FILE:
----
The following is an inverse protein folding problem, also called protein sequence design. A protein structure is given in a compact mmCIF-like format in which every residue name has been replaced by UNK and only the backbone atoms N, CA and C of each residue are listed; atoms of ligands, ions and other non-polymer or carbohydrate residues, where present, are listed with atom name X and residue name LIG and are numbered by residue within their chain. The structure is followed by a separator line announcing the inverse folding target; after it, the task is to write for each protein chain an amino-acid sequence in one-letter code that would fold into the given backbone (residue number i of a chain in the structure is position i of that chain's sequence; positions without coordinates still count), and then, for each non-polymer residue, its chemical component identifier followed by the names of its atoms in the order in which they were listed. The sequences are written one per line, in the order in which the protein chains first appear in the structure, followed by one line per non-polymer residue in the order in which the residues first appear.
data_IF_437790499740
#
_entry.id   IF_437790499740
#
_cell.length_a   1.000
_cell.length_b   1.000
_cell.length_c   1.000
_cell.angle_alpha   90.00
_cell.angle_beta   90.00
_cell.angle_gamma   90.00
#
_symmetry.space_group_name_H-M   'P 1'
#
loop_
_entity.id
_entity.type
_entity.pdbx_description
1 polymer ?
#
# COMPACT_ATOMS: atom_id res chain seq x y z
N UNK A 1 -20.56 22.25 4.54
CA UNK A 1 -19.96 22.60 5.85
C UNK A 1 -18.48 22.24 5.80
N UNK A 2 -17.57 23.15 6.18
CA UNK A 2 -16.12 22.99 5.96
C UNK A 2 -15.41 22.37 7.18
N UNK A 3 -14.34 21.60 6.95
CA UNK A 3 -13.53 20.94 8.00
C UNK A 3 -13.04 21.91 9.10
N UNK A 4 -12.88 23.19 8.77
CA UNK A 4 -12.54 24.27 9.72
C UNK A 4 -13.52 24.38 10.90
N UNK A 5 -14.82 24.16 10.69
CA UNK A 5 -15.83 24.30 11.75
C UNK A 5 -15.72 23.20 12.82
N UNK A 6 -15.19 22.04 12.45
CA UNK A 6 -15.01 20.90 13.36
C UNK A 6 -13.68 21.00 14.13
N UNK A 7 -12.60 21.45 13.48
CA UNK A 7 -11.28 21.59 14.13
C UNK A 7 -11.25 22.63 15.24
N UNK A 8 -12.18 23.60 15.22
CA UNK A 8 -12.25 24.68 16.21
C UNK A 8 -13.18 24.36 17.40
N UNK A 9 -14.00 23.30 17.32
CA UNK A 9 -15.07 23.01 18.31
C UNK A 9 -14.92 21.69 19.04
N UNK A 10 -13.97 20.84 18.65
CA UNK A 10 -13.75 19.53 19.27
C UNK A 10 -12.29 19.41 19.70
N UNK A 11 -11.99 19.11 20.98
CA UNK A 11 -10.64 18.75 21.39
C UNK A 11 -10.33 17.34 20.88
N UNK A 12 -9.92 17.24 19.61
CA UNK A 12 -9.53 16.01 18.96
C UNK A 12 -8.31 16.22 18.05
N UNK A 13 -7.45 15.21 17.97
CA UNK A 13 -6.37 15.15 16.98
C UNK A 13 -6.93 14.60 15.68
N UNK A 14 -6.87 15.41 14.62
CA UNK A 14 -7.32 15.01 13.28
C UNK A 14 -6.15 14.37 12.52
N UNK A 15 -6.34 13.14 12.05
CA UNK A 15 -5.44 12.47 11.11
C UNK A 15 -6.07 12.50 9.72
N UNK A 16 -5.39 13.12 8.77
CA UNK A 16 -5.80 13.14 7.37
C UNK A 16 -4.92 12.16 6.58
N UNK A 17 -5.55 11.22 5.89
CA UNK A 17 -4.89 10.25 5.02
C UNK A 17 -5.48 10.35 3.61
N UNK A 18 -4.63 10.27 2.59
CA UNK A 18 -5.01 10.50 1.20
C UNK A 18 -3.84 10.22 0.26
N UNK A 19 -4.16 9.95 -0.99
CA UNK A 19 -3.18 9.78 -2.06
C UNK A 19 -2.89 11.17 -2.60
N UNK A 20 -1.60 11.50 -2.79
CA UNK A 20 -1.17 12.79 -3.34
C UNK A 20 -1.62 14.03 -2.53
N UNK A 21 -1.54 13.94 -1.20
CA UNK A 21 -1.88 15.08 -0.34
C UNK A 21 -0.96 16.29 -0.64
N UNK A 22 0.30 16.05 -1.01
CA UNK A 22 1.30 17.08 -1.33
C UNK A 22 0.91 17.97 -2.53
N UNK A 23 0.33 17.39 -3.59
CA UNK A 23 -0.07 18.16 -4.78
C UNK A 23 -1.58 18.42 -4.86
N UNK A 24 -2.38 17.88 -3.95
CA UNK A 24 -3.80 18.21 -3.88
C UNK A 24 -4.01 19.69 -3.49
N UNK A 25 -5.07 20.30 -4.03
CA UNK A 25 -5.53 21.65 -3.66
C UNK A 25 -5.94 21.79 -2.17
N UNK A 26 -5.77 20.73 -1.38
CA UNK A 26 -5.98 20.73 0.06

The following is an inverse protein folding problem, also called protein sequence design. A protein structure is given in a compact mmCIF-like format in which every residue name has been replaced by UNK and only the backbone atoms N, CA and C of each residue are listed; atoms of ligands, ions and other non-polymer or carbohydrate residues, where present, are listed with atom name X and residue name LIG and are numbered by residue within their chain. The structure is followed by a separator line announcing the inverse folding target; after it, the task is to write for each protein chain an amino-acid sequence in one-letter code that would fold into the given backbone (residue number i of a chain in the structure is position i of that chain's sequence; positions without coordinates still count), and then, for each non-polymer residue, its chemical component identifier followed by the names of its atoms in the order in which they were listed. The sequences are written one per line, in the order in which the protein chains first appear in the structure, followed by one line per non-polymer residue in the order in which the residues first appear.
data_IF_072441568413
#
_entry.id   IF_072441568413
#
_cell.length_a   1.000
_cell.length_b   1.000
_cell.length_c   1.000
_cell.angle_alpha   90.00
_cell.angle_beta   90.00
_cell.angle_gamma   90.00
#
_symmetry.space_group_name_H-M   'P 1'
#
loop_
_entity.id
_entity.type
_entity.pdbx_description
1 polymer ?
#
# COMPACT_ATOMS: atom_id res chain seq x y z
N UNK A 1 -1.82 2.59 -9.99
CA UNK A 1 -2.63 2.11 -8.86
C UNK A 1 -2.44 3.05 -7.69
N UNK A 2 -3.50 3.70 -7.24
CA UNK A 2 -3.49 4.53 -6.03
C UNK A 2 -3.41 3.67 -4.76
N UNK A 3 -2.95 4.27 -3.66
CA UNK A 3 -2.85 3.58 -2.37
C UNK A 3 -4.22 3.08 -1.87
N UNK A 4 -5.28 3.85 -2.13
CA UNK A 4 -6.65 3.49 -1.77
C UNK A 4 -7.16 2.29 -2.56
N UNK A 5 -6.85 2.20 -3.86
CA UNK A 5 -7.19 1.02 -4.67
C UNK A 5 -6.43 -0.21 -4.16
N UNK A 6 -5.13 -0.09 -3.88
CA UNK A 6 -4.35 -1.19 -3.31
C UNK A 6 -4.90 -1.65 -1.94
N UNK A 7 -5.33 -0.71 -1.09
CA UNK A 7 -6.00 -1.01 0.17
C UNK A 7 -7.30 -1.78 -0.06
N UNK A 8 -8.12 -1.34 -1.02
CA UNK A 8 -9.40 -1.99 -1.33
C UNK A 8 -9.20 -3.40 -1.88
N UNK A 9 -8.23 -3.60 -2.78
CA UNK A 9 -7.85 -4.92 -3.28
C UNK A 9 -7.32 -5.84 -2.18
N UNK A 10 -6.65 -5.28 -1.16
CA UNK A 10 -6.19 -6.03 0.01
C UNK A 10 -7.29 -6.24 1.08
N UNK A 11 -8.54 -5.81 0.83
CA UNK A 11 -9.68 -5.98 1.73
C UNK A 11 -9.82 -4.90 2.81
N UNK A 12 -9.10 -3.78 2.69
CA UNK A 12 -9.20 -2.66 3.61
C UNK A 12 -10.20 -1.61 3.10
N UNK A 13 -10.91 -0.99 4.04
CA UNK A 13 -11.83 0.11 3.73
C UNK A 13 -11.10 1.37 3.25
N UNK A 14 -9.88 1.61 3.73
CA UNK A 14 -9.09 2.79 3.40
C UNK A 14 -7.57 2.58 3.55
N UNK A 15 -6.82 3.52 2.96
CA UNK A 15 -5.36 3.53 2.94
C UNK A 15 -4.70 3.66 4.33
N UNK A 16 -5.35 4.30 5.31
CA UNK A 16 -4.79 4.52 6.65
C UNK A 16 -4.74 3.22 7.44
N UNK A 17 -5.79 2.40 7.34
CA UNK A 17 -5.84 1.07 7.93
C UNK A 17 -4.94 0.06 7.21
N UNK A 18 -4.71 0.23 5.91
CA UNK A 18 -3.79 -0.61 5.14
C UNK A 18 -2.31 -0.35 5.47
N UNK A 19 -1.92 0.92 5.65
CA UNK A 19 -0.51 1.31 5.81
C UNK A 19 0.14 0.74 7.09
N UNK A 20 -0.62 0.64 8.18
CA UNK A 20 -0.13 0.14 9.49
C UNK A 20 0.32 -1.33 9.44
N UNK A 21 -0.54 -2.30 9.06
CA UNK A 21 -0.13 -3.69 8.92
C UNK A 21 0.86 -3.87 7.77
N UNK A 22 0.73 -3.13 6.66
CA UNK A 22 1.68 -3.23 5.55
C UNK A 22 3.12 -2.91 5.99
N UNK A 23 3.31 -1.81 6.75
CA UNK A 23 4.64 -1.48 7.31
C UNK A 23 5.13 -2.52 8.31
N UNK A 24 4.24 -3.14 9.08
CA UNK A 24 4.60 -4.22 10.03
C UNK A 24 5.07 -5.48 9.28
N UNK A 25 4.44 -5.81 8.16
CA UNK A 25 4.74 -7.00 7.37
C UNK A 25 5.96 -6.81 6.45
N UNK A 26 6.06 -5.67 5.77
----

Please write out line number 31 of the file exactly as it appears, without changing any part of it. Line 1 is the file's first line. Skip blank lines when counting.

N UNK A 4 -12.88 23.19 8.77